Low-speed vehicles are fully electric vehicles with a maximum speed between 32 and 40 km/h. They have limited access to the road network.
As of May 10, 2018, low-speed Kargo XL vehicles, whose vehicle identification number (VIN) begins with 2L9V, are authorized for use on the road network, provided they have been registered with the appropriate category of licence plate.
Low-speed vehicles (LSV) are fully electric vehicles with a maximum speed between 32 and 40 km/h. They must be registered and, if they meet the new standards, they can travel on public roadways where the posted speed limit is no more than 50 km/h.
The “low-speed vehicle” class is recognized by Transport Canada and includes various types of vehicles. The Highway Safety Code specifies that they can carry no more than four passengers.
Due to their limited speed and the insufficiency of safety standards that apply to LSVs compared to other vehicles, LSVs cannot always be used safely on the road network. They were first intended for use in closed environments and they are not designed to travel alongside the heavier and faster vehicles that use the road network. This is why their use in Canada is limited.
In Québec, operating an LSV on certain public roadways is now authorized, as long as the vehicle meets the additional standards prescribed by regulation that apply specifically to this type of vehicle.
The Regulation respecting low-speed vehicles introduces rules that supplement those prescribed by Transport Canada with regard to LSV equipment and performance. These additional standards applicable in Québec apply only to vehicles that are intended for travel on certain public roadways and cover braking capacity, driver visibility and vehicle perceptibility, and occupant safety in the event of a collision. The standards ensure minimum safety levels for the occupants of LSVs as well as other road users. For safety reasons, it is prohibited by law to carry children who are less than 145 cm tall or who are under 9 years of age in a LSV.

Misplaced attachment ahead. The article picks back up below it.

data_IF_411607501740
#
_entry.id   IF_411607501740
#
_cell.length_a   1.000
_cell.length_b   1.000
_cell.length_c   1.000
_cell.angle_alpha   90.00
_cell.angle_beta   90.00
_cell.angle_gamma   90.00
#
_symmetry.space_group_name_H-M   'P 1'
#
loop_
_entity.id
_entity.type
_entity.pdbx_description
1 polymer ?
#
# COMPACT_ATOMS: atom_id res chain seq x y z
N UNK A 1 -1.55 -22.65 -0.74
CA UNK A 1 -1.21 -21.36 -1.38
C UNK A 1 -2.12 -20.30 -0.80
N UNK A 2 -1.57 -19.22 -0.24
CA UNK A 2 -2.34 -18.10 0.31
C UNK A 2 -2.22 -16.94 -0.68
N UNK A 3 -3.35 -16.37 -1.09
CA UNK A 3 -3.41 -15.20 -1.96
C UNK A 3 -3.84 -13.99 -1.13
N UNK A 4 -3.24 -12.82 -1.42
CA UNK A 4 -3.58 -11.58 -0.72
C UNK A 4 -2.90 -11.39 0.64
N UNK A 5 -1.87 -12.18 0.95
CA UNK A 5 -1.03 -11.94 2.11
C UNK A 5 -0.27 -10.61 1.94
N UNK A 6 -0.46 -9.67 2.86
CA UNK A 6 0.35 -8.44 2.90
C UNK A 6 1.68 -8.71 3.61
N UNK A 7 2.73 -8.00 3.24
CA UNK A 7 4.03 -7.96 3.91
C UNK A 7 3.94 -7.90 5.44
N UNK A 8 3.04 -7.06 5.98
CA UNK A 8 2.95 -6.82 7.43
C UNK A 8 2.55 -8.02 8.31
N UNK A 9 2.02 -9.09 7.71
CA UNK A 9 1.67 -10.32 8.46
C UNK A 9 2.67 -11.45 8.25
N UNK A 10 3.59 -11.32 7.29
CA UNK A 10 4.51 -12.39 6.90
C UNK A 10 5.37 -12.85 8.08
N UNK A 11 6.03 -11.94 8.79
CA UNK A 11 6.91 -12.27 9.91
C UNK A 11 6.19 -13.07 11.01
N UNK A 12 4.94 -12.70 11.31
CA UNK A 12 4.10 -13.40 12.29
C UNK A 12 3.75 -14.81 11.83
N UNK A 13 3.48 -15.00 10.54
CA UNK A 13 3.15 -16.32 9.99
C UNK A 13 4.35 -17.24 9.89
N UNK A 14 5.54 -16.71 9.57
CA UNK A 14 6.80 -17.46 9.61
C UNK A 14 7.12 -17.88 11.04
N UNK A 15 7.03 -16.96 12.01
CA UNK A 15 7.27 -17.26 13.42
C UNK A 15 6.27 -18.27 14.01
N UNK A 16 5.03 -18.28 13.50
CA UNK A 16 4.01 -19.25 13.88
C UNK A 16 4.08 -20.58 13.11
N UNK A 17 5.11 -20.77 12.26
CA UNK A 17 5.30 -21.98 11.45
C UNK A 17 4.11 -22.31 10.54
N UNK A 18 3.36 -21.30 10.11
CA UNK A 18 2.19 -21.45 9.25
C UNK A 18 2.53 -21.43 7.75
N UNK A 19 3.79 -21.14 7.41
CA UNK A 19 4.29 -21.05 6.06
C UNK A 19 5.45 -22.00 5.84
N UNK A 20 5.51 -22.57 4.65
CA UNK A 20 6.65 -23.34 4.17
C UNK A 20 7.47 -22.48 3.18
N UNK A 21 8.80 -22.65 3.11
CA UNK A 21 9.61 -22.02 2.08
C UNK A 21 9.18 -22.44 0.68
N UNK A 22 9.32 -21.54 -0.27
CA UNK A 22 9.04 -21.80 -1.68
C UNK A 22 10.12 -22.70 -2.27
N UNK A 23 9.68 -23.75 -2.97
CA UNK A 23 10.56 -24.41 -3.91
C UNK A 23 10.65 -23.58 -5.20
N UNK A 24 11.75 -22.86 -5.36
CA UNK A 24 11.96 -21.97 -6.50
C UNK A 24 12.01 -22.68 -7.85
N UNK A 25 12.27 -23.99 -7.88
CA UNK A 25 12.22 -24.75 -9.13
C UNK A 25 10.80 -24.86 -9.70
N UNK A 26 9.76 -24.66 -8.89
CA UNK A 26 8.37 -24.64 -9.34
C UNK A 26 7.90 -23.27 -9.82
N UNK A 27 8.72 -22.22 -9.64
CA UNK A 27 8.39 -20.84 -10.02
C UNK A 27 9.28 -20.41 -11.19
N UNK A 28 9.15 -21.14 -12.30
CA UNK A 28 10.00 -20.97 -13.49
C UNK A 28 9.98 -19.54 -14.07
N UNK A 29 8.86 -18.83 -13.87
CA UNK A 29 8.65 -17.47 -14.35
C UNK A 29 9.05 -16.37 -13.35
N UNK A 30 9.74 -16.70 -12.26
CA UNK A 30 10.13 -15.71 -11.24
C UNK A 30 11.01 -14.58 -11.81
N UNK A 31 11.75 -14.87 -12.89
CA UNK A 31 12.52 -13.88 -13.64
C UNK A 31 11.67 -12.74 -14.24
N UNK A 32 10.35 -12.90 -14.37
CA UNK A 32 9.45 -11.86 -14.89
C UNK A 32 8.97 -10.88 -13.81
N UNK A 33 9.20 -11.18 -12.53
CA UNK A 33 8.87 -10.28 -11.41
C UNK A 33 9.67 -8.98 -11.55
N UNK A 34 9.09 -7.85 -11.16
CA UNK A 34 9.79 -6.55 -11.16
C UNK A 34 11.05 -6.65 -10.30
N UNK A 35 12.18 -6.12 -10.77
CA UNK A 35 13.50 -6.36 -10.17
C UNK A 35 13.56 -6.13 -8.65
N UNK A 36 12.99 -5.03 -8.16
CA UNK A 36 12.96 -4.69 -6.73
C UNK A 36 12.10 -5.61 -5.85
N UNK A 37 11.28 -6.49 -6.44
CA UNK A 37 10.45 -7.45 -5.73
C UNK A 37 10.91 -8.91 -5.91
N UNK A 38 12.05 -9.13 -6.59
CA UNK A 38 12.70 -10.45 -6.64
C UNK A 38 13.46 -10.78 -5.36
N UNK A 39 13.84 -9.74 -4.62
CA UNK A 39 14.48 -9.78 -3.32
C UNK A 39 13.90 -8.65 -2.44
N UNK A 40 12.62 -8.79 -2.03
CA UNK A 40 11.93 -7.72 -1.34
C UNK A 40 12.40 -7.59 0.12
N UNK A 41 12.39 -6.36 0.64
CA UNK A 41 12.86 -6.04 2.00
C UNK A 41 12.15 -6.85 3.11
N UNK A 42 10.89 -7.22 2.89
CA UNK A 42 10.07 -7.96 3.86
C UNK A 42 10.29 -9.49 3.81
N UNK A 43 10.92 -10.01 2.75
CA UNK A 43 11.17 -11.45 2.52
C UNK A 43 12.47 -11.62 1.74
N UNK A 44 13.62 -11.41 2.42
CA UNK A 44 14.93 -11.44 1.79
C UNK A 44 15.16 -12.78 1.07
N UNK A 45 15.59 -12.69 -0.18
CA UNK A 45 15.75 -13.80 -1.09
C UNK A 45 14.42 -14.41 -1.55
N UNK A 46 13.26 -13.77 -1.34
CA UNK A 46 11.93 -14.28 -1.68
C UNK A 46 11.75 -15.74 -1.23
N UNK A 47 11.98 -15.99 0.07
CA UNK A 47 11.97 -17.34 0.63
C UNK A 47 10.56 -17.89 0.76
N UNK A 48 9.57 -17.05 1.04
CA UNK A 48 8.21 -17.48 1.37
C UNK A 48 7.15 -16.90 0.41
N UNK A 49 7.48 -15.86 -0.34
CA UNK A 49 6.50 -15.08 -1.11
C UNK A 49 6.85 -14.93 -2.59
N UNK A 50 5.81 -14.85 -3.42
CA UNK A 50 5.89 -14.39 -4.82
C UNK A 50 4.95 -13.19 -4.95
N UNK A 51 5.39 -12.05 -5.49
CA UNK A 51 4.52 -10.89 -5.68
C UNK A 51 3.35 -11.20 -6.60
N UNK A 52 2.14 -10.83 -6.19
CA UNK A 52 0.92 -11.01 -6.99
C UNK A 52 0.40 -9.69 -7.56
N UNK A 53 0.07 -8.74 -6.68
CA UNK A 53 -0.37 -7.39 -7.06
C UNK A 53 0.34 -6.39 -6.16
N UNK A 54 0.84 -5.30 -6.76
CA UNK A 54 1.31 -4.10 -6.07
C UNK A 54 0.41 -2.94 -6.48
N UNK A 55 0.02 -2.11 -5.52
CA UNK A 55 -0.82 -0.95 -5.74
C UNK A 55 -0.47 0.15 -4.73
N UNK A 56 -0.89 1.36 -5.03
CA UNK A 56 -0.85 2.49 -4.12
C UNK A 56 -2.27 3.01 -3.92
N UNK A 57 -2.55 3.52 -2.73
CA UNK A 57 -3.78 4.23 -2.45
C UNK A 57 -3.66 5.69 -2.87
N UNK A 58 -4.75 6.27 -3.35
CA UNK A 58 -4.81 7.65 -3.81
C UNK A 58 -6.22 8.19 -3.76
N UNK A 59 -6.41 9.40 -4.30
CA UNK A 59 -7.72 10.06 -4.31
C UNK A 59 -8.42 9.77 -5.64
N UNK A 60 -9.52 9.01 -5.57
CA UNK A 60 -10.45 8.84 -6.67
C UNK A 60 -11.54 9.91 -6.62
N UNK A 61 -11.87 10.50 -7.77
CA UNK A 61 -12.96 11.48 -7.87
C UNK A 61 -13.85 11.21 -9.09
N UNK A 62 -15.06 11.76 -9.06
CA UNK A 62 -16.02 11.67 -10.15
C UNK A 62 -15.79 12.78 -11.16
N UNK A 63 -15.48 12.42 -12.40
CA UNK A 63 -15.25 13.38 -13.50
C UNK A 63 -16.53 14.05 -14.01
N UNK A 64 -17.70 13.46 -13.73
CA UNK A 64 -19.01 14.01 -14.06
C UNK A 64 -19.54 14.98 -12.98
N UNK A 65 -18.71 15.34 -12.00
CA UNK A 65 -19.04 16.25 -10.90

Low-speed vehicles that were already authorized for road use following the pilot project that was carried out from 2008 to 2013 are not covered by the new equipment rules set out in the Regulation. As a result, their owners do not have to ensure their vehicles comply with requirements other than those that were already applicable. However, they must obey the traffic rules that have recently been added to the Highway Safety Code.
With regard to low-speed vehicles used solely off public roadways (in closed environments or on private property), compliance with Transport Canada standards is sufficient. Such vehicles do not have to comply with the additional standards prescribed by the new regulation. However, they must be registered for off-road use.